In the spring of 2008, I found out I was pregnant with my third child. Everything was boringly normal until the night of Nov. 19, 2008, when I was 34 weeks and 6 days pregnant. That evening, I experienced PPROM (pre-term, premature rupture of the membranes). My labor was induced and six pound, 8 ounce PuddinPie was born early in the next morning, Nov. 20, at 35 weeks. He was a large baby but had trouble breathing. Before breakfast, the NICU team from our local Level III hospital arrived, intubated him, gave him surfactant and transferred him to their hospital. Ten hours after having my baby, I walked out of the hospital with empty arms.
For the next nine days, I was thrust into an unfamiliar world, one where I could only watch my baby breath on a machine and eat via a tube down his nose. Although he was large for his gestational age, the neonatologists reminded us that he was still sick and “immature.” He was baptized at two days old and allowed to go home at nine days. We struggled even at home: he had a hard time gaining weight, so we were often at the doctor for weight checks. My husband worked long hours and I had two other children stuck inside since we couldn’t go anywhere due to RSV season.
I was wholly unequipped to be a parent to a preemie and, later, a special needs child. Everything we thought we knew about parenting had to be modified for this child who looked full-term and healthy but wasn’t. At the time, PuddinPie was the only preemie in our family and while they tried to understand my fears for his future, they were often dismissed because he was “only a little premature” and stayed “only a few days.” It wasn’t until he was two that we had, in writing, confirmation that there are long-lasting problems due to his early birth: a severe motor planning disorder. He began intensive speech therapy with a skilled SLP. Shortly before he was three, he started preschool with our local Early Childhood Special Education team.
Those early years seem like a dream now; and, yes, sometimes a bad dream. I had a child who couldn’t speak and not much in the way of family support. PuddinPie had trouble falling and staying asleep, eating a variety of foods and often went into sensory overload in public. People would see a “normal” child and couldn’t understand why we “gave in” and “spoiled him.” In reality, we were just using therapy tools to help him grow and navigate the world. I had friends but was still isolated.
The best thing I did for myself and my family was to get help- for me and him. I was open and honest with my doctor about my struggles. Working with him, I found a therapist to talk to and began to take anti-depressants. I learned how to deal with my mental health and sought out fellow NICU moms to talk to. I learned how to not listen to those people who called me a bad parent and found people who understood. Sometimes, they came in very unlikely forms.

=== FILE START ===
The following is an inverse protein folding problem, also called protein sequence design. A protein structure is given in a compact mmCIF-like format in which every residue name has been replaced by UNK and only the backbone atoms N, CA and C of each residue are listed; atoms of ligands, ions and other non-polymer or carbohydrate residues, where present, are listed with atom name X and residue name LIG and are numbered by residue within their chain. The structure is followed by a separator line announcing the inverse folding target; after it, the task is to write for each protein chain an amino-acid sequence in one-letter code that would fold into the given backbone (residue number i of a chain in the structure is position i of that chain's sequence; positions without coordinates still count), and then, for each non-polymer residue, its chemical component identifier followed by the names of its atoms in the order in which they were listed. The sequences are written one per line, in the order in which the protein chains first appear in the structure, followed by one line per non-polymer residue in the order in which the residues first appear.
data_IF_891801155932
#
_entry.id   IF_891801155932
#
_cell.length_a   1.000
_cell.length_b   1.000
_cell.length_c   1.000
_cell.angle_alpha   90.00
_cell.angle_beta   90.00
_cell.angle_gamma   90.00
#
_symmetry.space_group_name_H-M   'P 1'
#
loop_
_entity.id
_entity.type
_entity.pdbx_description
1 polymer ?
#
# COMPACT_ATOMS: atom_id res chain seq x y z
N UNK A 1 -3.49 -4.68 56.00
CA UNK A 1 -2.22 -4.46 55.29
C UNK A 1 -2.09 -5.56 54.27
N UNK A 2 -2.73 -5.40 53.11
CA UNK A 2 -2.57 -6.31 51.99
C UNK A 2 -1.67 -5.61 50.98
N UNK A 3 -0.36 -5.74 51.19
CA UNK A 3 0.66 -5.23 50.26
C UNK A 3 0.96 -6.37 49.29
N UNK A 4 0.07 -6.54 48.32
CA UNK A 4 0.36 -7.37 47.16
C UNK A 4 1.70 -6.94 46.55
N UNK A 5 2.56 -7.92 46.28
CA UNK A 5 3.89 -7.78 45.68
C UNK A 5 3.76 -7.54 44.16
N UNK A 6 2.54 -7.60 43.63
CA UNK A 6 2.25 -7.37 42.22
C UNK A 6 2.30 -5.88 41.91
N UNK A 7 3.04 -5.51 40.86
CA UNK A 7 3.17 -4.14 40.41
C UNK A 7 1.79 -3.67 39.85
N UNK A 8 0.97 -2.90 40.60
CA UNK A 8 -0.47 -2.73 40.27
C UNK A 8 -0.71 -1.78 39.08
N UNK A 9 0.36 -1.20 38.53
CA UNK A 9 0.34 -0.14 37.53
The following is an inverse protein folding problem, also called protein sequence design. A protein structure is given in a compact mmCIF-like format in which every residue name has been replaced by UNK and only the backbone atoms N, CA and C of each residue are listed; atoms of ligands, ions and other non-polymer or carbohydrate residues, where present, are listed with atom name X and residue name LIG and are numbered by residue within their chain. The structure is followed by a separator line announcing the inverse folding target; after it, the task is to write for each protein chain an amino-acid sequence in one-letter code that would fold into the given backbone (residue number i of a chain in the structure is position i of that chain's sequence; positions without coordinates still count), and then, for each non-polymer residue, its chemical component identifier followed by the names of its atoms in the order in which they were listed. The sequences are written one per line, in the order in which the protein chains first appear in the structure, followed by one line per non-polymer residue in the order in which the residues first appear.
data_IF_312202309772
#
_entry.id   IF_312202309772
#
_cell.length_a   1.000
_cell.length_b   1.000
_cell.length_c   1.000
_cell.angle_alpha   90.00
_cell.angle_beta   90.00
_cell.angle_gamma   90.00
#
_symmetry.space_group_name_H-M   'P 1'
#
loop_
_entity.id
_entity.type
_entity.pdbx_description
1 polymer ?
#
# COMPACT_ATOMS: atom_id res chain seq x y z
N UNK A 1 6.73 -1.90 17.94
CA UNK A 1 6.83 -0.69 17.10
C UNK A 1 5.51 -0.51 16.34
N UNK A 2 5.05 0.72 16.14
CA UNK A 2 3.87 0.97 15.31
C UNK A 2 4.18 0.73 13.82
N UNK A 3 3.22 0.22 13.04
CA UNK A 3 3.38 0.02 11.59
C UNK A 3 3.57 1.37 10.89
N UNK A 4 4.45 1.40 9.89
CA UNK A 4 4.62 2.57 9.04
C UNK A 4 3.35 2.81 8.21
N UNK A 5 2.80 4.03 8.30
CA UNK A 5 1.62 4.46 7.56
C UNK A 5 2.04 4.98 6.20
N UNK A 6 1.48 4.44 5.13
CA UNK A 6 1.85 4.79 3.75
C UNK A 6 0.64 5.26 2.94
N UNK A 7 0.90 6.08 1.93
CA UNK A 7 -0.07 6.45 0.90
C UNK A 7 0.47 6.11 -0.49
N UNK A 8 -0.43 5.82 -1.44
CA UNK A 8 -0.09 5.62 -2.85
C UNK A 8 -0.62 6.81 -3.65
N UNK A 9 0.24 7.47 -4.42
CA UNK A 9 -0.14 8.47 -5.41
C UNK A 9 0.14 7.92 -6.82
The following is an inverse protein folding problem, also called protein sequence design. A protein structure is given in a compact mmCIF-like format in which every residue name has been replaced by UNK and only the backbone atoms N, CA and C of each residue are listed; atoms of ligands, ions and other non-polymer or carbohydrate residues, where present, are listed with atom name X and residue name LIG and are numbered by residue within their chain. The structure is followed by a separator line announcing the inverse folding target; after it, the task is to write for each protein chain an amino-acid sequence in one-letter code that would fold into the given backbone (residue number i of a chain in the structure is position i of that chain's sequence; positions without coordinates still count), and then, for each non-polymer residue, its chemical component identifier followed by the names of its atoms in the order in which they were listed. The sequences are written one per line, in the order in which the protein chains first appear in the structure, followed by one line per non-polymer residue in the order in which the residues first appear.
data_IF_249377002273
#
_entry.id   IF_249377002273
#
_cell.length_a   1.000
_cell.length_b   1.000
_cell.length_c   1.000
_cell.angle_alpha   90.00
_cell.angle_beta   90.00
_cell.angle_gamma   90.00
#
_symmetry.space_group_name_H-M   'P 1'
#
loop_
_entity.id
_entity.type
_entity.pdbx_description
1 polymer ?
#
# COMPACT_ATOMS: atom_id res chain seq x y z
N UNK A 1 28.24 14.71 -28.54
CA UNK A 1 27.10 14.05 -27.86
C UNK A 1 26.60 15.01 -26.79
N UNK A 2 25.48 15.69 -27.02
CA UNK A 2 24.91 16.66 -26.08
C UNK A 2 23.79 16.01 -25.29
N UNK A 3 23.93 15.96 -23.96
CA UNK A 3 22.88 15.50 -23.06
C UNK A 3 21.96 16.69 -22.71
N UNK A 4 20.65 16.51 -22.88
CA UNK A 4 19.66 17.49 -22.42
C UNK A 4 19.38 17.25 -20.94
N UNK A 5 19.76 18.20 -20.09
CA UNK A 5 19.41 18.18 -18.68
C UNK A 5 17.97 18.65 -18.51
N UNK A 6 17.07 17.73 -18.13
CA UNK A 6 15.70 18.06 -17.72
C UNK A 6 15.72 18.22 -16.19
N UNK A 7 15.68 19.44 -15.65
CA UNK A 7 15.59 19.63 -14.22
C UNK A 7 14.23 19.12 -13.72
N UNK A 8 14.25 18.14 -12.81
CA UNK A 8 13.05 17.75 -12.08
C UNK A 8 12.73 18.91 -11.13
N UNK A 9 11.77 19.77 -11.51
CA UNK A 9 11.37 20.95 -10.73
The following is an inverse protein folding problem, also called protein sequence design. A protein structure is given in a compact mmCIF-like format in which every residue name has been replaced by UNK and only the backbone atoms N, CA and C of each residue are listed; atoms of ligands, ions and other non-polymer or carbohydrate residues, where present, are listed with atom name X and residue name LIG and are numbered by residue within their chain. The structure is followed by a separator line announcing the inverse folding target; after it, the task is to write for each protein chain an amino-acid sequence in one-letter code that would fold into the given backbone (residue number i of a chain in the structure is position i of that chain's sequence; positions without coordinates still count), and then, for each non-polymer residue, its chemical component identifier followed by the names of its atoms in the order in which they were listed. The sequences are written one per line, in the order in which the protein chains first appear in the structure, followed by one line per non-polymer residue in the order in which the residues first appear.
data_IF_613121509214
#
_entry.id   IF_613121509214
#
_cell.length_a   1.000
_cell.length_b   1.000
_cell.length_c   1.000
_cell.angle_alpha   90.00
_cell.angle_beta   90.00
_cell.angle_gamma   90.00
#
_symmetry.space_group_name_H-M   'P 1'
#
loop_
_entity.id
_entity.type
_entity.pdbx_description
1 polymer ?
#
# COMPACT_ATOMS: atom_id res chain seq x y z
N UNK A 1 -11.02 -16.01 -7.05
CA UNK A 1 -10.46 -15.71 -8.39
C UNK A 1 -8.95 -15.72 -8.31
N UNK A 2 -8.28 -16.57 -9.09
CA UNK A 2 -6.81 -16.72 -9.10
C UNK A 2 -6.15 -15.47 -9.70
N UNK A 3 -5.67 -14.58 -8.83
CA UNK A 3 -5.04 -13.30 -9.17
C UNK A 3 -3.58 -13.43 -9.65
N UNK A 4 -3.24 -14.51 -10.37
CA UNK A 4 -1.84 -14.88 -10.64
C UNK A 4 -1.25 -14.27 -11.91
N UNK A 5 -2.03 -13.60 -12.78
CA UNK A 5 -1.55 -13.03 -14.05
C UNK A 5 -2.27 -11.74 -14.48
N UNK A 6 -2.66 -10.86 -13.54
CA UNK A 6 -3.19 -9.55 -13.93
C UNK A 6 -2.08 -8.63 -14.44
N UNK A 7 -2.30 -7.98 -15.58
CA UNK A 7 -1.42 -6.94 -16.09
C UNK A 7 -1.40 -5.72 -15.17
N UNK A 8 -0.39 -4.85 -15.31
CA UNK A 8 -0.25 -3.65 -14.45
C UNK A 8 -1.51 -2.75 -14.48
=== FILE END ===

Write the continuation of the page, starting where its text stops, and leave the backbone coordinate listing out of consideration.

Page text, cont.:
It’s been six years since PuddinPie’s birth. It’s easy to count what my son has cost society: hundreds of thousands of dollars in NICU bills, special vaccines, therapy and a special needs preschool all funded by the state. There’s time spent on the phone fighting with insurance, driving to and from therapy, and the stress a special needs child has placed on our family. I lost my job at the YMCA due to his premature birth (and filed a formal complaint because of it). Thankfully, my husband has a well-paying job because, until recently, I’ve been unable to work in a steady capacity. Yes, my distressed son has cost us, and society, a lot of money.
But what you can’t measure is what he has given back. Because of his NICU stay, we coordinate a NICU Thanksgiving every year. I’m a lot less judgmental of… anything. My husband and I know how to help when a friend has a baby in the NICU. A few years ago, a friend sent me a message to say that because of our story, she now donates to the March of Dimes. I’ve written articles about the NICU. I’ve talked people through a NICU stay and I know the value of a listening, understanding ear is priceless. Perhaps the best gift is our ability to look beyond wires, tubes and monitors and just see… a baby. Not a distressed infant, not someone clinging to the edge of life, not millions of dollars in bills but a sweet little human. Most of all, we all learned about deep, unwavering, unconditional love.
This year, PuddinPie was in a mainstream kindergarten class with only pull out services. He talks and most people can understand him. He takes TKD, plays baseball and the piano with his typical peers. He has friends and his siblings see him as nothing more than a (sometimes annoying) brother. After not working for six years, I am finally back on deck with a local swim team and my husband has to spend less and less time fighting with insurance companies (because they are finally paying for his therapy). When people first find out about his early birth, they often ask, “He’s fine now, right?” I don’t know how to answer. I don’t consider him unscathed. I do consider him a miracle in the way that every life, no matter how “distressed,” short or seemingly imperfect is a miracle. If anything, this whole journey has taught us that life doesn’t have to be full-term, perfect or typical to be a life worthy of… life.
Photos by Blessed Life Photography